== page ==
Your Bachelor’s degree from Emerson College gives you numerous skills to start your professional career in the communication and the arts fields. While you might be relieved to finally be done with projects and papers, many graduating seniors desire to continue their educations for advanced degrees, either as extensions of their current degrees, or in radical new areas.
An advanced degree can be a great addition to your professional portfolio, but it is not right for everyone. There are many factors to consider.
Think about the following points when you are considering going to graduate school. Feel free to speak with a Career Services Counselor, a faculty member, or trusted mentor.
Am I confident in the field I am considering pursuing an advanced degree in?
- Research the field, look at industry websites and company websites of employers that peak your interest.
- What types of jobs do you come across when researching? Do the job descriptions sound like work you want to do for a long period of time?
- Try an internship in the field to make sure you like the work environment if you have not done so already.
- Conduct Informational Interviews with seasoned professionals.
What will I gain from pursuing an advanced degree NOW?
- Will the classes/program requirements of an advanced degree give you more experience or new knowledge that differs from your undergraduate degree?
- Are the experience levels for the jobs you are looking for something you can gain from further education?
- Can you build your experience by starting with an entry-level position?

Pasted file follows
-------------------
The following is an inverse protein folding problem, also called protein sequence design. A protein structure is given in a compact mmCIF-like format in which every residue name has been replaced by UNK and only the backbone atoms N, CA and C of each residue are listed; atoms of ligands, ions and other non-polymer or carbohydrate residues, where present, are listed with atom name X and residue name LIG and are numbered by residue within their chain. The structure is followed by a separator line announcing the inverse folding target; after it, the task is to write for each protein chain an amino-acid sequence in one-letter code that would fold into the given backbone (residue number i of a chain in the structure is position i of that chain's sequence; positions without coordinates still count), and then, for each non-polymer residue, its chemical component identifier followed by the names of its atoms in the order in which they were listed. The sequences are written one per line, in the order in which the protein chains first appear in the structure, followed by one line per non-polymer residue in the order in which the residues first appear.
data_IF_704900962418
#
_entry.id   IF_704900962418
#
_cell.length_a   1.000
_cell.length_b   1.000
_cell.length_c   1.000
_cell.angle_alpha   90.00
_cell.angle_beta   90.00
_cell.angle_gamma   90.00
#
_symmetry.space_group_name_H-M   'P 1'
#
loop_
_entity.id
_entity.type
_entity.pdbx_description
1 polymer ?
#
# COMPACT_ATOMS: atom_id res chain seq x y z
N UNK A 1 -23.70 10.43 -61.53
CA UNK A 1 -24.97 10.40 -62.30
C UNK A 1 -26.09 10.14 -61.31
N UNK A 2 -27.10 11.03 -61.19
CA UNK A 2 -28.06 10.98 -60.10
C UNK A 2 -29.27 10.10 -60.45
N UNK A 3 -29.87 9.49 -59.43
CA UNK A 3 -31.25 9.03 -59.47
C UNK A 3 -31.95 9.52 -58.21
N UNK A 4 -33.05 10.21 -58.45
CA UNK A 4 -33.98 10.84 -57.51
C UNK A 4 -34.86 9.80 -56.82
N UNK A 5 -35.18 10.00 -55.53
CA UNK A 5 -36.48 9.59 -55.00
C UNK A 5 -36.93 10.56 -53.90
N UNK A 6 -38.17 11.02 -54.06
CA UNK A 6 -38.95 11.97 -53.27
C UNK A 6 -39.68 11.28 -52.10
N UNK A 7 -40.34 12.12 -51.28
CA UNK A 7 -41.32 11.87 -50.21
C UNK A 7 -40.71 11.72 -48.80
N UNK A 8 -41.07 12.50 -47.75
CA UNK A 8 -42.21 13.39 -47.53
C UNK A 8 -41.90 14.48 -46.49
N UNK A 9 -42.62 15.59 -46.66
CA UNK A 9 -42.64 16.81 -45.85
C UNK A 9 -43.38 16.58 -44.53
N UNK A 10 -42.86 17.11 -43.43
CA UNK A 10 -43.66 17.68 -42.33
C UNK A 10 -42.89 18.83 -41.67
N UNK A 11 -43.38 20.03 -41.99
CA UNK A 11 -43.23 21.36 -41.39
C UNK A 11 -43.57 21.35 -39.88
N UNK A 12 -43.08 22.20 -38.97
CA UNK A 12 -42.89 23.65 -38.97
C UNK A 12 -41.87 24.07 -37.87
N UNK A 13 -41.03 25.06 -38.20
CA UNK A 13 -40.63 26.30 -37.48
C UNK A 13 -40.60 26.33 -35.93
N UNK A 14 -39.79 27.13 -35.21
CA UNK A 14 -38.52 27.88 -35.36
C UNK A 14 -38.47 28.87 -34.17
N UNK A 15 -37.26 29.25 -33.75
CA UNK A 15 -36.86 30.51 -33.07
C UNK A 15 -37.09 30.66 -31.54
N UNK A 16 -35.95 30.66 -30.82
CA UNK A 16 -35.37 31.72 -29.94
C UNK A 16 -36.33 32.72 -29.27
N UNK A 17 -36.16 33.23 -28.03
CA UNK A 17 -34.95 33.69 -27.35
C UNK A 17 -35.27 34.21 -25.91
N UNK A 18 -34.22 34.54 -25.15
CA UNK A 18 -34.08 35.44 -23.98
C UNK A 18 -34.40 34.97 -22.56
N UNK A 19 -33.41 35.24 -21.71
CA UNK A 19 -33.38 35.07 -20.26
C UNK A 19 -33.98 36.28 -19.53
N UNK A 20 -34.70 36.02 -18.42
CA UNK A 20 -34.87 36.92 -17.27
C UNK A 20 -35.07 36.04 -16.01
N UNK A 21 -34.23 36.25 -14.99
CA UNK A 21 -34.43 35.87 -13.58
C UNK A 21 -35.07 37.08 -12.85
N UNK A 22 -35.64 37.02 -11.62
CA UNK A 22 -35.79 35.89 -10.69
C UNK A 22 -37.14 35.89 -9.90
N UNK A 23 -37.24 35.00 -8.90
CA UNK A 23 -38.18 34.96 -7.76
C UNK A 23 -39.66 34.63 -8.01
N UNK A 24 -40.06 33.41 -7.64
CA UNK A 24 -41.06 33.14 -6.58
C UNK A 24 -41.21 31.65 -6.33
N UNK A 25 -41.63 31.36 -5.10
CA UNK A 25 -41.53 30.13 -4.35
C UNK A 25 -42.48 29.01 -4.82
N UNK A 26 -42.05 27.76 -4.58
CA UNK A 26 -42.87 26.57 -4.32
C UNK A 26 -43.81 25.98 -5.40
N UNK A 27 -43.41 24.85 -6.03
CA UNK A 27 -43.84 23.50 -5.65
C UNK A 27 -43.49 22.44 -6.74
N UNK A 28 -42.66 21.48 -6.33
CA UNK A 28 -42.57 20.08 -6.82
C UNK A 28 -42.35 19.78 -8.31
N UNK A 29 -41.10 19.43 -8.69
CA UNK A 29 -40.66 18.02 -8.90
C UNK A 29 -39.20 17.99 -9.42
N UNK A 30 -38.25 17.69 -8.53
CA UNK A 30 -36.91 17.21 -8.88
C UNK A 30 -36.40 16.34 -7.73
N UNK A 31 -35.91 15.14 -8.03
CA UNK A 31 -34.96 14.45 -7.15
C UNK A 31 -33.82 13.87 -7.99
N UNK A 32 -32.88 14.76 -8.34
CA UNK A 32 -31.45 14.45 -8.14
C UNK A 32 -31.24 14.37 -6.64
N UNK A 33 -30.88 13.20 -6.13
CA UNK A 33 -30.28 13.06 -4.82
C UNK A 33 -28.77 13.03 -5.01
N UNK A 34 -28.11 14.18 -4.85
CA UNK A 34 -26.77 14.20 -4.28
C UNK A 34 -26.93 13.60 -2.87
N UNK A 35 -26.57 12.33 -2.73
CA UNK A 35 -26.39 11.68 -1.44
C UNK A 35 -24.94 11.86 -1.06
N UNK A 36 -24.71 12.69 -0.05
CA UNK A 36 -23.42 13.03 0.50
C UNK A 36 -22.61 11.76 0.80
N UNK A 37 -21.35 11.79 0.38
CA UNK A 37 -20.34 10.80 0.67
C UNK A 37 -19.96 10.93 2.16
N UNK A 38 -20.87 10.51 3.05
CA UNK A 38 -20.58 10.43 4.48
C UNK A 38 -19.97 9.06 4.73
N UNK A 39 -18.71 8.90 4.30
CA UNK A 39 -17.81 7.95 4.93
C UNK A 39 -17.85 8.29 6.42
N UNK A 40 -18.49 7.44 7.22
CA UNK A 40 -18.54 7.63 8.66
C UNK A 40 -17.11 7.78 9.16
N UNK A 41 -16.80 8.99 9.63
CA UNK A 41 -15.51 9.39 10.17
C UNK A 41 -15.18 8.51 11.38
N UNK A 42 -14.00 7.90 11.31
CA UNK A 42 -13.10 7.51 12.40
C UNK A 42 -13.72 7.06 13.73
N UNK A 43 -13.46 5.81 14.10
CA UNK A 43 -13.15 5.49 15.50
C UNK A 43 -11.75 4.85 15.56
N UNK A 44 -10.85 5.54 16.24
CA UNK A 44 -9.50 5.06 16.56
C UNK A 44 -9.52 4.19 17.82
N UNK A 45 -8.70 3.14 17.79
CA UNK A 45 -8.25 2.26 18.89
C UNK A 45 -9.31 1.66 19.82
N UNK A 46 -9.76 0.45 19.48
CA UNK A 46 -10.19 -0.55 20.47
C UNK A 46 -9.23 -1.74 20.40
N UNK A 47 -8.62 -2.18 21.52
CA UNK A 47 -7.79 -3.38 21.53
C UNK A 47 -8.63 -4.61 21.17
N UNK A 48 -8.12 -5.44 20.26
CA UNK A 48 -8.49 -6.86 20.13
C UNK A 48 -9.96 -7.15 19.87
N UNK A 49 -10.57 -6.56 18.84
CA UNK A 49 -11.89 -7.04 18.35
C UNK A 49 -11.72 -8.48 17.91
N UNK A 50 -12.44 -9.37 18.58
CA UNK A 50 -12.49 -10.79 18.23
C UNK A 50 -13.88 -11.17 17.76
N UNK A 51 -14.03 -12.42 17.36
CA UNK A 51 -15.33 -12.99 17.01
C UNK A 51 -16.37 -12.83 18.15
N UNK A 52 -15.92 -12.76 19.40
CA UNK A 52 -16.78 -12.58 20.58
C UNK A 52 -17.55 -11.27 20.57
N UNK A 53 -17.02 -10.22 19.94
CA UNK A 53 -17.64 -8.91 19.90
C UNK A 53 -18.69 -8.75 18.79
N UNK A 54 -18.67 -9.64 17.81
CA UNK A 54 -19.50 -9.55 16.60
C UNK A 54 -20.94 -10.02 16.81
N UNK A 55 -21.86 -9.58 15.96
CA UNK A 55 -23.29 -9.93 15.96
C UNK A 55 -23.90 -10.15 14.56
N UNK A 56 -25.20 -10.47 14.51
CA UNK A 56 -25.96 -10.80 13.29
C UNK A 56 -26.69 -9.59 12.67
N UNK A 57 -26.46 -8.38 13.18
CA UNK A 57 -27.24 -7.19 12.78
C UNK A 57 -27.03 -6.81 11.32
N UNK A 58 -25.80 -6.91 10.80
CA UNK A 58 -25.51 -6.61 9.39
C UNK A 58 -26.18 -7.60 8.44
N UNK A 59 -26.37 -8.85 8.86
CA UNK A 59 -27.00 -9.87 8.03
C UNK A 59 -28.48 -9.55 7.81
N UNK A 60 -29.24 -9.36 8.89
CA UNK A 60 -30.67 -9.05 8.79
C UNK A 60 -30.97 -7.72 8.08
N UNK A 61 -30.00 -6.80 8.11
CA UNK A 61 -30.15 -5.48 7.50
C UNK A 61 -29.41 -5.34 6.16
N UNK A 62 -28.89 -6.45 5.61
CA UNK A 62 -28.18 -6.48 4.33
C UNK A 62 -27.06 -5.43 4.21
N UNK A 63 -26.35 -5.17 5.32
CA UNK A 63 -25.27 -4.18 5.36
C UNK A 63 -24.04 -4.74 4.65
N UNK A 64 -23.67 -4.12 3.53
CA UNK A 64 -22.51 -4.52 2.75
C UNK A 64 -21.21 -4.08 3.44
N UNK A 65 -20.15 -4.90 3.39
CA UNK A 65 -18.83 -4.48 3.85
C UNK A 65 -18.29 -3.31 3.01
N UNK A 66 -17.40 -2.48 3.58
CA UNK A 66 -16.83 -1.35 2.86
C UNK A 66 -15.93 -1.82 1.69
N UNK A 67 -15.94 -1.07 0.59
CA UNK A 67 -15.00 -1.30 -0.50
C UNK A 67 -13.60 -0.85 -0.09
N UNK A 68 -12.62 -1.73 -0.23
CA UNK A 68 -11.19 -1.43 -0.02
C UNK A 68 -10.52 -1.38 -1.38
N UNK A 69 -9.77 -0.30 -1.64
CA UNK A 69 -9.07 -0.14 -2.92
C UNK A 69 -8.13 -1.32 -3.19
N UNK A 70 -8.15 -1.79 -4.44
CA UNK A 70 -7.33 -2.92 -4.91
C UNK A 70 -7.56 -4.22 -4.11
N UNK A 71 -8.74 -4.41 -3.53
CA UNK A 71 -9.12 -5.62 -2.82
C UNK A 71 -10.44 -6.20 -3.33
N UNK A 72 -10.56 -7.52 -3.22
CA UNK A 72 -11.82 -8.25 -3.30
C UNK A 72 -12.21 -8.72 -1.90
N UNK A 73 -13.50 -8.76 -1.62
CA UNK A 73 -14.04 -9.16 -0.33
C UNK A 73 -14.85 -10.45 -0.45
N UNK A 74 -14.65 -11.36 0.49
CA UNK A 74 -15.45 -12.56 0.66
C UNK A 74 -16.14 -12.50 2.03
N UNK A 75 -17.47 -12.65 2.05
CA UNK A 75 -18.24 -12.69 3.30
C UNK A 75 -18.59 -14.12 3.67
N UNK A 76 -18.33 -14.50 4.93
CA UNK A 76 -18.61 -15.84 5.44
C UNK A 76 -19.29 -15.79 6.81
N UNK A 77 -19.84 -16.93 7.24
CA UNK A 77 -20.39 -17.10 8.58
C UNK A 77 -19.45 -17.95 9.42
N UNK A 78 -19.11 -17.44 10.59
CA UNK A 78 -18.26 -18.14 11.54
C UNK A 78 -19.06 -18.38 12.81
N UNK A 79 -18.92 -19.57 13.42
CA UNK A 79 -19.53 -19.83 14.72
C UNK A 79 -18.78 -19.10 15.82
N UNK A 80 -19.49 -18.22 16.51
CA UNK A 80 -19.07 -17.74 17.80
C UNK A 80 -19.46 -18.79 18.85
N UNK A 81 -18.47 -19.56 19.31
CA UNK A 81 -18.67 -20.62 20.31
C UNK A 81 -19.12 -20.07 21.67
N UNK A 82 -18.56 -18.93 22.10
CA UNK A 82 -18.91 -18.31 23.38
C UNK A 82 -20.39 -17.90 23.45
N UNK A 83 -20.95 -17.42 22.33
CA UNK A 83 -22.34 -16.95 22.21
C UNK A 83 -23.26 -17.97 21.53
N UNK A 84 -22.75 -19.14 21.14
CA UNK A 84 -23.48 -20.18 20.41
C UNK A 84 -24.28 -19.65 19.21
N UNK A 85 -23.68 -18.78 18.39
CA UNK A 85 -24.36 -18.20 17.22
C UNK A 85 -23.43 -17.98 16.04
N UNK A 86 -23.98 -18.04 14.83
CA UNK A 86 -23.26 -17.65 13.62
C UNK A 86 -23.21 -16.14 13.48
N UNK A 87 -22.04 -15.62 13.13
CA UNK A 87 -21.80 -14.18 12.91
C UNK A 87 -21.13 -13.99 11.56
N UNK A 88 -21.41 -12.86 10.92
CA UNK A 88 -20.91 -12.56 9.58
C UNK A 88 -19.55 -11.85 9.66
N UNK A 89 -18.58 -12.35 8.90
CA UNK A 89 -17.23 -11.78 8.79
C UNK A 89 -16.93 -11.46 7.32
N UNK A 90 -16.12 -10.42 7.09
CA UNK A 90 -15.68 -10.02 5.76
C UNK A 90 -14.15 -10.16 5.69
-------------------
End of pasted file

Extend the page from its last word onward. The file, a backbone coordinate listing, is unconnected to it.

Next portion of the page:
- Remember: employers seek a combination of education and experience.
What will I gain from working for a few years before starting a graduate program?
- Many people in the communication and arts fields are very successful with a Bachelor’s degree and many employers value experience.
- Will the work experience you could gain in these years help you more than additional education?
- Will you be a stronger candidate with 3-5 years of work experience and an advanced degree?
Am I taking the easy way out?
- Am I afraid to job search?
- Am I unsure about pursuing a job in the field I received my Bachelor’s degree in so I want to pursue a different academic venue?
- A graduate degree takes a lot of time, money, and effort; it can be a very frustrating process if you are not choosing this pathway for the right reasons.
Researching Graduate Programs
- Talk to alumni or current students of the programs that interest you
- Speak to Admissions Counselors to discuss program details and admissions requirements
- Talk to faculty members and academic advisers at the institutions that you are considering
- If possible, schedule campus visits to see the school and the local area; go through an admissions office to schedule an appointment or current students/faculty members
- Visit graduate program websites
Graduate School Application Process
All colleges and universities differ slightly in the information that they are looking for when a student applies to a graduate program. Contact the Graduate Admissions department at the school where you will apply for more specifics.
- Application form and fee
- Official undergraduate transcripts and test scores
- Letters of recommendation from former professors and/or supervisors
- Professional resume or portfolio
- Essay and/or personal statement
- The Graduate Record Examination (GRE)
- The Law School Admission Test (LSAT)
- The Miller Analogies Test (MAT)
- The Medical College Admission Test (MCAT)
Financing Your Degree
- Fellowships, scholarships, grants
- Teaching assistantships
- Federal work study
- Federal loans
- Private loans
- Research assistantships